1. Buy a can of lighter fluid and some cigarette papers from any good newsagent. Make sure you buy lighter fluid, not gas.

2. Put two drips of lighter fluid on to a cigarette paper, and slide this between the sticky pad and the tone hole. Close the pad on to it and gently hold it closed for about 10 seconds. Open the key and then close it again with the paper in a slightly different position. Take the paper out, blow on it to evaporate the remaining lighter fluid, and replace it between pad and tone hole and close the key for the last time on to the paper to blot up any remaining fluid.

You should find that now the pad is not sticking, or at least the noise is reduced.

At no time pull the paper out from under the pad when the key is closed!

My feeling is that the above method is the safest for repairing sticky keys, but some people recommend the following tips. I am not certain that I can recommend these myself, and I have said why here.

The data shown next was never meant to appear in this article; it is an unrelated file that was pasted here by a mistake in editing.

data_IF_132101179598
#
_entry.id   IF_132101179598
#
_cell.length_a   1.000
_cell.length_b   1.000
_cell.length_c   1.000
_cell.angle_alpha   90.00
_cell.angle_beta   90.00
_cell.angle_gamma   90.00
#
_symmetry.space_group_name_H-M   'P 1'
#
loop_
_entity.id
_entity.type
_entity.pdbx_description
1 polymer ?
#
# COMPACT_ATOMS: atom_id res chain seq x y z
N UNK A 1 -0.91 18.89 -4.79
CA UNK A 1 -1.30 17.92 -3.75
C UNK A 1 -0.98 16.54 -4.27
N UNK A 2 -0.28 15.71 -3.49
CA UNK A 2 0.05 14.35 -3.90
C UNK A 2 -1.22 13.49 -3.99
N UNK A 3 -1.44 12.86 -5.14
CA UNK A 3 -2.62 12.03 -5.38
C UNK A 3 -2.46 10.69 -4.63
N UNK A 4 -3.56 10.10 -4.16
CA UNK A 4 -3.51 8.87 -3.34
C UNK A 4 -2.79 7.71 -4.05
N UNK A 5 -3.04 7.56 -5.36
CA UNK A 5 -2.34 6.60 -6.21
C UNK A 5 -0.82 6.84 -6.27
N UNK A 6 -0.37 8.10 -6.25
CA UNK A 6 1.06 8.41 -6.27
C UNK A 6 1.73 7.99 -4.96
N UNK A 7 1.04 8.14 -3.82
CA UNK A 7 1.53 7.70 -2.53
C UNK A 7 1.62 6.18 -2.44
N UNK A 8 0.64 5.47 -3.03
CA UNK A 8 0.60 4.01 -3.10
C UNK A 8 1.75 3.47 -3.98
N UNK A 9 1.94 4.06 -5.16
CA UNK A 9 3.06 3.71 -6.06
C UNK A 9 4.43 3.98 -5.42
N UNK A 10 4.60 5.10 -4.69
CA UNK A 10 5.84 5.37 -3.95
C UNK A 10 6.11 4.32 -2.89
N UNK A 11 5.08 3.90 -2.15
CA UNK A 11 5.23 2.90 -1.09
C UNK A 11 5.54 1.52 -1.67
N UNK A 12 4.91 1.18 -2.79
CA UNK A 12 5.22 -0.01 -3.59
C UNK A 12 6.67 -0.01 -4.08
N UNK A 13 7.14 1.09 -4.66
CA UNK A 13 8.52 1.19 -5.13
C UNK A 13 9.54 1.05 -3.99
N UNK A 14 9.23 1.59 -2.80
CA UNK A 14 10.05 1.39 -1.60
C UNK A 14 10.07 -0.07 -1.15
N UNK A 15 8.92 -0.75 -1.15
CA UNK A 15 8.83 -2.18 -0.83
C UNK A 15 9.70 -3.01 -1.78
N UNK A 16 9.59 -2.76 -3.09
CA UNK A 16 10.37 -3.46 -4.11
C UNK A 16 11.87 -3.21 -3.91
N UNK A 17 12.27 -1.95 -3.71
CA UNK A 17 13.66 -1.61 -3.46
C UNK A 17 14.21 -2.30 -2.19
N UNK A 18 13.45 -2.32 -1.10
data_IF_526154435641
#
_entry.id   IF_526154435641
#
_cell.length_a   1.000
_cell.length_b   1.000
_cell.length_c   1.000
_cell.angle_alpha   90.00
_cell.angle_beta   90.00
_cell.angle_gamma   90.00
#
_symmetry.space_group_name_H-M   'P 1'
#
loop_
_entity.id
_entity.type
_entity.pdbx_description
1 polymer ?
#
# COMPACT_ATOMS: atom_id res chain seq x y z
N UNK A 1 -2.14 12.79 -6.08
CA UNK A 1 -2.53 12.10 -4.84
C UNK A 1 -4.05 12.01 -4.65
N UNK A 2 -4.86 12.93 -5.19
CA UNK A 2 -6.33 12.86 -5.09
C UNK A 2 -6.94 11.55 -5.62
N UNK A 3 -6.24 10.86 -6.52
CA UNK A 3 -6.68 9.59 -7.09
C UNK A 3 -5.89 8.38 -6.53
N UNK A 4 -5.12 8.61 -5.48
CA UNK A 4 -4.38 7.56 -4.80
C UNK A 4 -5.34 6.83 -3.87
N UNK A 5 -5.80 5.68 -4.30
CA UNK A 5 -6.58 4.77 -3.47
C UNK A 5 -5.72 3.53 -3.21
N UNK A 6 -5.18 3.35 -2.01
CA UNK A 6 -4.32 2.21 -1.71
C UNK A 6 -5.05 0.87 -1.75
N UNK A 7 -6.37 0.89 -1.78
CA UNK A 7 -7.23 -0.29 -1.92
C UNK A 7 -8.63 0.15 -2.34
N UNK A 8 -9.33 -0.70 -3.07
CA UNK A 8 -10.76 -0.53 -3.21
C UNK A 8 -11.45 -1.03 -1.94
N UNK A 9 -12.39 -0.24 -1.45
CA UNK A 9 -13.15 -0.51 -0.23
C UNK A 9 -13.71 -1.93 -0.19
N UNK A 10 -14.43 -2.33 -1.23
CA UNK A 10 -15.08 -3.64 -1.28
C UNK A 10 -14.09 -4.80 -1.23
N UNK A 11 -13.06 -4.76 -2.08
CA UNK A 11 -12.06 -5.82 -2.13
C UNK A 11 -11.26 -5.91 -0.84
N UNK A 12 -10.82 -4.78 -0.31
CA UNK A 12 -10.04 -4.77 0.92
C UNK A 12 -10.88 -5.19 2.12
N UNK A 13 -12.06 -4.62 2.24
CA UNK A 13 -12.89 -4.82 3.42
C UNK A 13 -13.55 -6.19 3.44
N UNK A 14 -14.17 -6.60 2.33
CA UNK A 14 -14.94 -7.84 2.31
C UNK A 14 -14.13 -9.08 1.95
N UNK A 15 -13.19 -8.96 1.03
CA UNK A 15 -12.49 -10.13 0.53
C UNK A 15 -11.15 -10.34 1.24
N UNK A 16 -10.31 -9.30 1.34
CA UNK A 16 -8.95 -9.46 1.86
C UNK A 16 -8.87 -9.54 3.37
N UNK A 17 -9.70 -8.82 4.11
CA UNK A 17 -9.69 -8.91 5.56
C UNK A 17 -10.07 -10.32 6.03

‘Put talcum powder on to a cigarette paper and close this between pad and tone hole. The talc will stick to the sticky parts of the skin reducing the stickiness’

Whilst this does reduce stickiness, I feel that adding more ‘mess’ on to the skin surface is asking for trouble later on. Also, I’m sure the pad cannot seal as well after this treatment.

‘Wipe a soft pencil on to a cigarette paper and then close this between pad and tone hole’

Again, this is adding more and more mess to the pad surface. I cannot recommend it.

‘Place a dry cigarette paper between pad and tone hole, close the key and pull the cigarette paper out’.

Don’t do this! It ruins the pads very quickly. Paper is surprisingly rough and acts like sandpaper on the pad skin. When this has been done only a few times the surface of the skin looks frayed. This pad will not last long and will certainly not seal as well.

I hope the above helps with your sticky pad problems. Do remember though, even if using the lighter fluid method, that you should only do this occasionally.

This article was originally written by Ian McLauchlan for the Flutewise magazine.